Chemistry, isotopic composition, and origin of a methane-hydrogen sulfide hydrate at the Cascadia subduction zone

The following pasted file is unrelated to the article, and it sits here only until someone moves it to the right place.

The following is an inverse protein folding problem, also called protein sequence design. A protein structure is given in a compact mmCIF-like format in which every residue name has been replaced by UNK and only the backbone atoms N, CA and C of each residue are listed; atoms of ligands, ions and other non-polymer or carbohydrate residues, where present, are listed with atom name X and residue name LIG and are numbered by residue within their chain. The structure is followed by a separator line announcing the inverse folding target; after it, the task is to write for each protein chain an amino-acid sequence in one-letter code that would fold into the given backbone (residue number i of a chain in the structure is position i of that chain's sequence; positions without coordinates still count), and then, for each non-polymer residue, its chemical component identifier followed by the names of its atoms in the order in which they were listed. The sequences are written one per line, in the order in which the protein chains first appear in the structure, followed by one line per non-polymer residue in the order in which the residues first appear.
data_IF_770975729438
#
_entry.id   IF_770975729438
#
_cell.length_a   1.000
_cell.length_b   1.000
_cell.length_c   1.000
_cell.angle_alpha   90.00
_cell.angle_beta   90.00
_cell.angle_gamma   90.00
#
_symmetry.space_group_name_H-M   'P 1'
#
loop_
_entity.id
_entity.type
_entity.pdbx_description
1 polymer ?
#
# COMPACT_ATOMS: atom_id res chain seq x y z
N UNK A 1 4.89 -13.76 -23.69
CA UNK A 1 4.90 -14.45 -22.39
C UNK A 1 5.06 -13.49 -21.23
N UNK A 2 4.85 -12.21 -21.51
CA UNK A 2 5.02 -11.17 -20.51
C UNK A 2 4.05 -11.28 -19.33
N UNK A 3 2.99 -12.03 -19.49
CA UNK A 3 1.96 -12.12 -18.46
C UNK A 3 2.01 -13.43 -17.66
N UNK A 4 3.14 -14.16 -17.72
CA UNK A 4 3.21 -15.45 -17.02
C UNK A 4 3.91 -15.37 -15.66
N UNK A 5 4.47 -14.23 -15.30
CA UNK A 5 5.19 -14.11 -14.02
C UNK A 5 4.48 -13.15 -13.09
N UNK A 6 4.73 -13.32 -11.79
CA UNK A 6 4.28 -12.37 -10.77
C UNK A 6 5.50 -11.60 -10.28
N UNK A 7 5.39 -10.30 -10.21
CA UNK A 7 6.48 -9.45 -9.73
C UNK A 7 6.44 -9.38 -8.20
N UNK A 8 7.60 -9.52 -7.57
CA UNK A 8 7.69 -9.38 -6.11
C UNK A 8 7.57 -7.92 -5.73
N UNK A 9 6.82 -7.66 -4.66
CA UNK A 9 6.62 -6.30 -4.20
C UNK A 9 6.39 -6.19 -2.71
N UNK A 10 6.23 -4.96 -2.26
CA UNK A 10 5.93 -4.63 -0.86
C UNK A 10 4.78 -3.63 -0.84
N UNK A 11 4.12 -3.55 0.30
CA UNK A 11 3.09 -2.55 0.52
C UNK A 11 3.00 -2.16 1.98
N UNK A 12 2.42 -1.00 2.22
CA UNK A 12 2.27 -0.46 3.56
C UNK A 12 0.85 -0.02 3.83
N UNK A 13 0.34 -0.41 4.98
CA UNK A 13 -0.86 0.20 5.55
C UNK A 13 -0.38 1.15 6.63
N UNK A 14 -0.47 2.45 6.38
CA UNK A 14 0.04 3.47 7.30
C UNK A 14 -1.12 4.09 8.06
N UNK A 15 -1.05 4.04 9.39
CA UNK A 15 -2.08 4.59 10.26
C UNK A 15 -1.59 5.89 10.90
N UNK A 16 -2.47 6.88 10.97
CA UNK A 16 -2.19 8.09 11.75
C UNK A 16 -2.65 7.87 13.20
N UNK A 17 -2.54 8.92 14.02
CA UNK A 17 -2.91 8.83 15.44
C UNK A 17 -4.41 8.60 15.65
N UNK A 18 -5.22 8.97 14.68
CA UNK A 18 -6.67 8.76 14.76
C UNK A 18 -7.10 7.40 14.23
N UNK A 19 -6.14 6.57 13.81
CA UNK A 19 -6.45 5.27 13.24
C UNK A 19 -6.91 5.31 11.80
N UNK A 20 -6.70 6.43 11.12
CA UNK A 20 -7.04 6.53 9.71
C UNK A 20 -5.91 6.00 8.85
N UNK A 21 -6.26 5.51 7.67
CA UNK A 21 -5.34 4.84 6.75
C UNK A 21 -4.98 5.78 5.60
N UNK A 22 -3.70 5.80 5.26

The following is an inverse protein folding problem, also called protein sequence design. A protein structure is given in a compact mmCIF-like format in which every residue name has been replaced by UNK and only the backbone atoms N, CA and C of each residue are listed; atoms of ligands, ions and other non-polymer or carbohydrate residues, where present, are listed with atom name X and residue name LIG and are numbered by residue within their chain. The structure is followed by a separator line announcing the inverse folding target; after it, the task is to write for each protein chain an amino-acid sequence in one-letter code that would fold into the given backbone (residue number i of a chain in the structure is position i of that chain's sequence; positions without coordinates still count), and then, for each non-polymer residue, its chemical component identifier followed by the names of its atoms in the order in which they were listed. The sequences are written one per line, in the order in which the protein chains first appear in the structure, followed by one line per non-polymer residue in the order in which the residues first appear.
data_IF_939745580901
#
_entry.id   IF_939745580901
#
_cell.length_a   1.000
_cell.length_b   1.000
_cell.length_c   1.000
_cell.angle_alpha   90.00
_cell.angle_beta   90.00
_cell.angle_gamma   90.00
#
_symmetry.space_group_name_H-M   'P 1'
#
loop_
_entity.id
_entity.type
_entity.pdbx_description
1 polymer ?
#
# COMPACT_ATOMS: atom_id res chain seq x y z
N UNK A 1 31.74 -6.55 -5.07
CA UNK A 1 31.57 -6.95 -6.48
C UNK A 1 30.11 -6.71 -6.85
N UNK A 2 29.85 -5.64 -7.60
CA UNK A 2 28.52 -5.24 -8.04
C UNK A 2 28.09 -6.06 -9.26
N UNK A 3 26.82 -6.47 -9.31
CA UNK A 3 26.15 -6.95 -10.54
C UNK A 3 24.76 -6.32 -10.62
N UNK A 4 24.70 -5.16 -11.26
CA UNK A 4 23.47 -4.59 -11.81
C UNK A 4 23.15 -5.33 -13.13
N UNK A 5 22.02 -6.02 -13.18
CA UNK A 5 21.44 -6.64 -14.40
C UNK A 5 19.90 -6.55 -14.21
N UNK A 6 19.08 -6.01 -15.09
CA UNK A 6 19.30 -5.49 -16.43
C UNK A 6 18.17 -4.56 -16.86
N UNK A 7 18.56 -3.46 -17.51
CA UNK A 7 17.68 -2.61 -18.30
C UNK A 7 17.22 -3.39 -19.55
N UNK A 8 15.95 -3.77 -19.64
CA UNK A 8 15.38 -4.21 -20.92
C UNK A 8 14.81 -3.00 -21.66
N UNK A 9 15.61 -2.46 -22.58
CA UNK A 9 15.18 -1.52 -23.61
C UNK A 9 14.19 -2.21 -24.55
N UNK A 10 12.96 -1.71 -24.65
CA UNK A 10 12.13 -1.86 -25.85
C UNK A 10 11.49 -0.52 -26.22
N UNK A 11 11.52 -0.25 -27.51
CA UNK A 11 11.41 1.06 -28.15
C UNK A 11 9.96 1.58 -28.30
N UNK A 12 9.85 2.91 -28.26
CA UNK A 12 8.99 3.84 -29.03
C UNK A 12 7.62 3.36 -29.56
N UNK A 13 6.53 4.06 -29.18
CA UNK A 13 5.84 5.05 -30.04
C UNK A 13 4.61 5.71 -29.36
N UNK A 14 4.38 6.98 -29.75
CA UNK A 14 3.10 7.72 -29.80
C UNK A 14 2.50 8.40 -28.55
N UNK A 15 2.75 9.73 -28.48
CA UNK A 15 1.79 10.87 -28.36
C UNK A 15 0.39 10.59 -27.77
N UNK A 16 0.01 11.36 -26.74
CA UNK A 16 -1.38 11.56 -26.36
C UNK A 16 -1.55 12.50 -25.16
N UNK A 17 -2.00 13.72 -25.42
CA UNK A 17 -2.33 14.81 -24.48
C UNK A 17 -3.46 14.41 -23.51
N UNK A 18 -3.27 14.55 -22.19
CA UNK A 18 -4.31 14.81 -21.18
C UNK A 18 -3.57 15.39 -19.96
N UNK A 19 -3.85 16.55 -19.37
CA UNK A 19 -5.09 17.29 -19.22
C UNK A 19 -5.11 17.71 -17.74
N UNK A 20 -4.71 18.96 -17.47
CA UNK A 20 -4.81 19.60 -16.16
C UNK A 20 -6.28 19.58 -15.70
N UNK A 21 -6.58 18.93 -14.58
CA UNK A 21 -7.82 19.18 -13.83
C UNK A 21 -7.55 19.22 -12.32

Although the presence of extensive gas hydrate on the Cascadia margin, offshore from the western U.S. and Canada, has been inferred from marine seismic records and pore water chemistry, solid gas hydrate has only been found at one location. At Ocean Drilling Program (ODP) Site 892, offshore from central Oregon, gas hydrate was recovered close to the sediment-water interface at 2-19 m below the seafloor (mbsf) at 670 m water depth. The gas hydrate occurs as elongated platy crystals or crystal aggregates, mostly disseminated irregularly, with higher concentrations occurring in discrete zones, thin layers, and/or veinlets parallel or oblique to the bedding. A 2- to 3-cm thick massive gas hydrate layer, parallel to bedding, was recovered at ∼ 17 mbsf. Gas from a sample of this layer was composed of both CH 4 and H 2S. This sample is the first mixed-gas hydrate of CH 4sbnd H 2S documented in ODP; it also contains ethane and minor amounts of CO 2. Measured temperatures of the recovered core ranged from 2 to -1.8°C and are 6 to 8 degrees lower than in-situ temperatures. These temperature anomalies were caused by the partial dissociation of the CH 4sbnd H 2S hydrate during recovery without a pressure core sampler.During this dissociation, toxic levels of H 2S (δ 34S, +27.4‰) were released. The δ 13C values of the CH 4 in the gas hydrate, -64.5 to -67.5‰ (PDB), together with δD values of -197 to -199‰ (SMOW) indicate a primarily microbial source for the CH 4. The δ 18O value of the hydrate H 2O is +2.9‰ (SMOW), comparable with the experimental fractionation factor for sea-ice. The unusual composition (CH 4sbnd H 2S) and depth distribution (2-19 mbsf) of this gas hydrate indicate mixing between a methane-rich fluid with a pore fluid enriched in sulfide; at this site the former is advecting along an inclined fault into the active sulfate reduction zone. The facts that the CH 4sbnd H 2S hydrate is primarily confined to the present day active sulfate reduction zone (2-19 mbsf), and that from here down to the BSR depth (19-68 mbsf) the gas hydrate inferred to exist is a ≥99% CH 4 hydrate, suggest that the mixing of CH 4 and H 2S is a geologically young process. Because the existence of a mixed CH 4sbnd H 2S hydrate is indicative of moderate to intense advection of a methane-rich fluid into a near surface active sulfate reduction zone, tectonically active (faulted) margins with organic-rich sediments and moderate to high sedimentation rates are the most likely regions of occurrence. The extension of such a mixed hydrate below the sulfate reduction zone should reflect the time-span of methane advection into the sulfate reduction zone.